After a short break for refreshments, the first poster session commenced. A total of 143 posters from 14 different countries were presented. Both poster sessions were conducted through electronic posters displayed on nine monitors. Posters were also accessible via the MMG throughout the meeting. The MMG provided the participants with an opportunity to view as well as post questions about posters to the authors. The wide variety of neuroscience research presented as posters at the meeting provided a glimpse of the vastness of research being performed across the globe. The first poster session was followed by the business lunch. There was a special lunch session also this year that ran concurrently with the business lunch in a different room. This special lunch session included a quiz that was called Neuroanesthesiology Review Fun that was played very excitedly by the participants through their mobile phones. This session was moderated by Drs. Chanannait Paisansathan and Shobana Rajan and was targeted mainly at residents and trainees. Questions were based on basics of neuroanesthesia, anticoagulants, and spine surgeries. Two prestigious books, Handbook of Neuroanesthesia edited by Dr. Cottrell and Complications in Neuroanesthesia edited by Dr. Hemanshu Prabhakar, were given away as prizes to the winners. The second poster session commenced after lunch and closed with refreshments.

The second mini symposium of second day was on Perioperative Coagulation and Anticoagulation and was moderated by Dr. Dhanesh K. Gupta. The first speaker, Dr. Louanne M. Carabini, Northwestern Memorial Hospital, talked about Novel Anticoagulants. He reviewed the pharmacology and dosing of newer direct acting oral anticoagulants (DAOC) and enumerated the evidence available regarding indications for their usage. He also discussed the tests to be used for monitoring their activity. The last speaker of this session was Dr. Jerrold Levy, professor at Duke University School of Medicine, who spoke extensively about perioperative management of newer anticoagulants. Dr. Levy elaborated on the specific antidotes available for the newer anticoagulants and emphasized that the perioperative management of these agents should be based on procedure-related bleeding risk. He clarified that perioperative bridging while interrupting DAOC does not provide any therapeutic benefit and can cause increased major bleeding.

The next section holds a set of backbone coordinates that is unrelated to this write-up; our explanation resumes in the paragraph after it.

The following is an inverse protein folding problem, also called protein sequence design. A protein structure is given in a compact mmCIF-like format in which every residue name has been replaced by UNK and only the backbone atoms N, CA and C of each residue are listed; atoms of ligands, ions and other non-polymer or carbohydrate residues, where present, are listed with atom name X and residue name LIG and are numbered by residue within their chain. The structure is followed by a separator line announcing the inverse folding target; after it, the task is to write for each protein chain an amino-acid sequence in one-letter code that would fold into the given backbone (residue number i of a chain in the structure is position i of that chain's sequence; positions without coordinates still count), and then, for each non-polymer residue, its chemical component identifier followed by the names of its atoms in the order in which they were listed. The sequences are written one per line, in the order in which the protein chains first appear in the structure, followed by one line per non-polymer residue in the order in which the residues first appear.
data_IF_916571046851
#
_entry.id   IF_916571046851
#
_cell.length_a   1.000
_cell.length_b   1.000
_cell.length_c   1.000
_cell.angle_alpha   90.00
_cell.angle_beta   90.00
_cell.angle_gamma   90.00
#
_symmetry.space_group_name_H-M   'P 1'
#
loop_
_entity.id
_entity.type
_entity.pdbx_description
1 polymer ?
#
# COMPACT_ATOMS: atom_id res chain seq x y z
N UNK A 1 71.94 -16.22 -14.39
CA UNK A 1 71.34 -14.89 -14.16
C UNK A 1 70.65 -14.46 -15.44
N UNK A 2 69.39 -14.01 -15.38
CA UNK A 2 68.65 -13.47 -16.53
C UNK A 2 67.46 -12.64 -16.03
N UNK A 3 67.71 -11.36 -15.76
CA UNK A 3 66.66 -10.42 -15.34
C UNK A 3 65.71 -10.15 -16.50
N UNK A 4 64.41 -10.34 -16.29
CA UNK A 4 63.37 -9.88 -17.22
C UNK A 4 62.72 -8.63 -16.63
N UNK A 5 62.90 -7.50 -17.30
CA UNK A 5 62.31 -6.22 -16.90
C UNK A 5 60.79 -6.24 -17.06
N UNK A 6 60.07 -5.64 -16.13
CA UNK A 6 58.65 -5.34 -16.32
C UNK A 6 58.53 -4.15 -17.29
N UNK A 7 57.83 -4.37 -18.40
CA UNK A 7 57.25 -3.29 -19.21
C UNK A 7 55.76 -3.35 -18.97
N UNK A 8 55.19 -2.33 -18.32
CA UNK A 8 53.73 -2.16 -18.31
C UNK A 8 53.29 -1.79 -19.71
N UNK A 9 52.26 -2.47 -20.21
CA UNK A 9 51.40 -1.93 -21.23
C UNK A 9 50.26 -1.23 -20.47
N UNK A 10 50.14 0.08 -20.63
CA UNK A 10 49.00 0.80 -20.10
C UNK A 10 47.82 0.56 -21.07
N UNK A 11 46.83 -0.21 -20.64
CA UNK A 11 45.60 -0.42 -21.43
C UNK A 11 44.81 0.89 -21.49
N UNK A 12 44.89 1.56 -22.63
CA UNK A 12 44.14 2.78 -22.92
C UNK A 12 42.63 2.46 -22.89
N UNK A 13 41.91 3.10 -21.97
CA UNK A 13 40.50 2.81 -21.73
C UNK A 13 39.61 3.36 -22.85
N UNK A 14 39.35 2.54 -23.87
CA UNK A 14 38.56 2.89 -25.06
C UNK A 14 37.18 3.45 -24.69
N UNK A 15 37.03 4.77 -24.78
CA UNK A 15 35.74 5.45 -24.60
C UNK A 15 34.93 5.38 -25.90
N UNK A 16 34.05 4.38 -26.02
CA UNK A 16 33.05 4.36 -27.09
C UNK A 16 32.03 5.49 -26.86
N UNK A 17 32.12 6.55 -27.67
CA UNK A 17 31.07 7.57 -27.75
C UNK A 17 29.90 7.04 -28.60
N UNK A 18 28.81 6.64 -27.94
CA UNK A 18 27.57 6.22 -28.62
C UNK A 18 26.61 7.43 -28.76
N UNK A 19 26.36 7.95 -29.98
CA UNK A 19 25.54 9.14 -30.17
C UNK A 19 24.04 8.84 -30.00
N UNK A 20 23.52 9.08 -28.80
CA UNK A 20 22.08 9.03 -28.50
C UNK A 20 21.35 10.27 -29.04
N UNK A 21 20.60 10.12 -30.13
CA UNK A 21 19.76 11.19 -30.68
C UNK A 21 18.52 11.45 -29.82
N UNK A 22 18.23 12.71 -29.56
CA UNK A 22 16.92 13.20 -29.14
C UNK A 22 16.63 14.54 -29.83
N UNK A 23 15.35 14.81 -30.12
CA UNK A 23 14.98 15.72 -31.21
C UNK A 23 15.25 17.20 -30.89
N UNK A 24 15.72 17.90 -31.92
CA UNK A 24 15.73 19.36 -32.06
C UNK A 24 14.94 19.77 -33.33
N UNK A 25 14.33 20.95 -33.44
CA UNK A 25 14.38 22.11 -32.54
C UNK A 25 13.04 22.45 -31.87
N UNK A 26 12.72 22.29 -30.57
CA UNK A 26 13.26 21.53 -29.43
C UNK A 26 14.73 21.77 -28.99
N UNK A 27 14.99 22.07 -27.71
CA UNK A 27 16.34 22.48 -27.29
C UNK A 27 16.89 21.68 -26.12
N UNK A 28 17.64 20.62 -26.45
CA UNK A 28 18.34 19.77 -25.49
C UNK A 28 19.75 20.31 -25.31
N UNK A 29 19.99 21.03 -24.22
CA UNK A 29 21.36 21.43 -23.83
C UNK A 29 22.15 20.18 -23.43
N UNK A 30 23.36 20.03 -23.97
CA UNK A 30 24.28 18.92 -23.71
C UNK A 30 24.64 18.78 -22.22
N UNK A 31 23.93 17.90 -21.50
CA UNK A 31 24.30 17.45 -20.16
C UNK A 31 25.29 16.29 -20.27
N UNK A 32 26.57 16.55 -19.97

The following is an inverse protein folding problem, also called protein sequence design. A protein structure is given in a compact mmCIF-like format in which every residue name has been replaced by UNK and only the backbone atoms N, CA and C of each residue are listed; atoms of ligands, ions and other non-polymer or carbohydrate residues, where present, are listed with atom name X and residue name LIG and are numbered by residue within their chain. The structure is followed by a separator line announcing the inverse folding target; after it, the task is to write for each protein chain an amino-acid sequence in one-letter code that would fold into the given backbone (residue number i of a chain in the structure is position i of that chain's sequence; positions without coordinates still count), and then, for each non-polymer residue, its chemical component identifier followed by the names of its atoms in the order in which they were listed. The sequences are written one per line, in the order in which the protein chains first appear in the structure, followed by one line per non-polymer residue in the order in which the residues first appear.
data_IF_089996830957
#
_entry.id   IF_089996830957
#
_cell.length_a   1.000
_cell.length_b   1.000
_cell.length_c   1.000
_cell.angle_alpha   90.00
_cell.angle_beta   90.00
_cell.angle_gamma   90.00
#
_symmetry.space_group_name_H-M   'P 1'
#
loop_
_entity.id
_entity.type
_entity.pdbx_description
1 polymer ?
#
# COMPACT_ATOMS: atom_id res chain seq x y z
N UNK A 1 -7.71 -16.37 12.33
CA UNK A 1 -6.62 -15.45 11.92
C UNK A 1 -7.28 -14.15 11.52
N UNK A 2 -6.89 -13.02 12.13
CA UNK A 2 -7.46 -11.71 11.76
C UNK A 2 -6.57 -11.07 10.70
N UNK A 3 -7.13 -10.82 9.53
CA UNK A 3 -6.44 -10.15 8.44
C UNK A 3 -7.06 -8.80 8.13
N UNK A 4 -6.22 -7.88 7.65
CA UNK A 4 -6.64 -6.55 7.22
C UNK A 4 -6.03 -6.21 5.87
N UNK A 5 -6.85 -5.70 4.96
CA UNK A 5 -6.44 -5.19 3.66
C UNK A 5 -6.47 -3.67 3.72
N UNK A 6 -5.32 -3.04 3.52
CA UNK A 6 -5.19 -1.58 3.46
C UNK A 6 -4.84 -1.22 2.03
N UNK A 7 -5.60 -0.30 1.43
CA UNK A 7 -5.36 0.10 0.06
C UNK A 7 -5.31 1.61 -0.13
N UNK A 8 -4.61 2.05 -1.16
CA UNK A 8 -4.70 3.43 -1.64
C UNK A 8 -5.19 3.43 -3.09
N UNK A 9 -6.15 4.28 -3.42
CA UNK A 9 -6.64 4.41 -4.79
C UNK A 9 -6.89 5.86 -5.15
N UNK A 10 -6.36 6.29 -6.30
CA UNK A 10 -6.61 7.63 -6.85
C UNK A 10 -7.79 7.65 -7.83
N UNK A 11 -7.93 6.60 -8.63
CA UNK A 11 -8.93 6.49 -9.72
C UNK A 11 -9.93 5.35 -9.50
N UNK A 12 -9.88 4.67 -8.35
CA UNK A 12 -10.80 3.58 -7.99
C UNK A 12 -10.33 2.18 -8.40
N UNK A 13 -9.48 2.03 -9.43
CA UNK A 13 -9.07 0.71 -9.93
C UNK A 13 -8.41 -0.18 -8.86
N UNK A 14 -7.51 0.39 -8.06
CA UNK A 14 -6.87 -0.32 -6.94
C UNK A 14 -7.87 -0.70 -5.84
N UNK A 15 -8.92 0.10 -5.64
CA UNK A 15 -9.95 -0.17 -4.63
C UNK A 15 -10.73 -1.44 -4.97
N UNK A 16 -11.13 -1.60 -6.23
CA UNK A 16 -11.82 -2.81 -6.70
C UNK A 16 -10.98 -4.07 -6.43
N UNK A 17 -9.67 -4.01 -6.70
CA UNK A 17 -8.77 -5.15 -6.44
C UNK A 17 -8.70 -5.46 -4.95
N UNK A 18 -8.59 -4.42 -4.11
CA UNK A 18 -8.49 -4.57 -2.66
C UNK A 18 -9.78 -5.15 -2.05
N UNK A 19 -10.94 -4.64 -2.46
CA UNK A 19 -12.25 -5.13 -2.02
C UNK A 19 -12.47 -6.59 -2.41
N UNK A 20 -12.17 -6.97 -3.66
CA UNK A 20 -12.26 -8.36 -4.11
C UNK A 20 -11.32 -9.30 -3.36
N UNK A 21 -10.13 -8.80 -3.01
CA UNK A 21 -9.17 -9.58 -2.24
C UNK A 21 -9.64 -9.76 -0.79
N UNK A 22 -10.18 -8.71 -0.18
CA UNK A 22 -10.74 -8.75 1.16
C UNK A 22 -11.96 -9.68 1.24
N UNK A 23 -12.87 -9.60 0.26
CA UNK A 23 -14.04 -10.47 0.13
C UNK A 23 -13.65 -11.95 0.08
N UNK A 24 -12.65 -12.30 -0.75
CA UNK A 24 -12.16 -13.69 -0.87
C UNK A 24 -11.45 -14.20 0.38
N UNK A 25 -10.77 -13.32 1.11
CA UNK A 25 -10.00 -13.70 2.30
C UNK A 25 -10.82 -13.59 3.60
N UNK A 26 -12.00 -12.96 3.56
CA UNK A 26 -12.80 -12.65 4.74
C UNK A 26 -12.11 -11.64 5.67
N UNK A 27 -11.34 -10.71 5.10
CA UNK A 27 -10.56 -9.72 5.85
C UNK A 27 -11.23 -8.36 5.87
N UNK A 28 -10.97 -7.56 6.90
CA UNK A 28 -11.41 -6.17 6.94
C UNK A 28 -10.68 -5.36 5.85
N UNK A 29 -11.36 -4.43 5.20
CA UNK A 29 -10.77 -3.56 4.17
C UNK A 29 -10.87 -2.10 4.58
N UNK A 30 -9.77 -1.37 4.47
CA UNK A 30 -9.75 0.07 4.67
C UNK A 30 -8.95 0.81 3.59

The New Science Session this year discussed the GOLIATH (General or Local Anesthesia in Intra Arterial Therapy) and SIESTA (Sedation versus Intubation for Endovascular Stroke TreAtment) trials regarding endovascular treatment of ischemic stroke. This session was moderated by Dr. Deepak Sharma. Dr. Mads Rasmussen, associate professor from Denmark, who was involved in conducting the GOLIATH trial updated the audience regarding other latest trials in this field. He also informed about the investigators’ plans to combine and analyze the data from three recent trials. In response to points strongly raised by the audience about the GOLIATH trial, Dr. Levy clarified that some of the results of the GOLIATH trial are about to be published shortly and will help clear confusion regarding certain aspects of this trial.

The last session of this year’s meeting was the Plenary Session moderated by Dr. George A. Mashour. Dr. John D. Hartung, PhD, associate editor of the prestigious Journal of Neurosurgical Anesthesiology so far, gave a very interesting and engaging talk on how to read and do neuroscience research. He brought out the loopholes in the currently existing system of conducting research that enable false research results to be published. Dr. Hartung suggested that establishing a common manuscript submission portal for all journals will help check this problem to some extent. At the end of Dr. Hartungs’ lecture, Dr. Martin Smith was announced as the new editor of the Journal of Neurosurgical Anesthesiology. Dr. Jeffrey J. Pasternak, the new president of SNACC, then gave the closing remarks, and the meeting was finally concluded with wine and cheese and a meeting of Special Interest Groups.

The Annual Meeting of 2018 is scheduled to be held at San Francisco, California in the month of October next year. The beauty of San Francisco and the exuberant scientific contents of the SNACC annual meeting make a highly desired combination to attract participants from all parts of the globe. And given the high standards of knowledge that SNACC has always maintained, the next meeting too is bound to be amazing.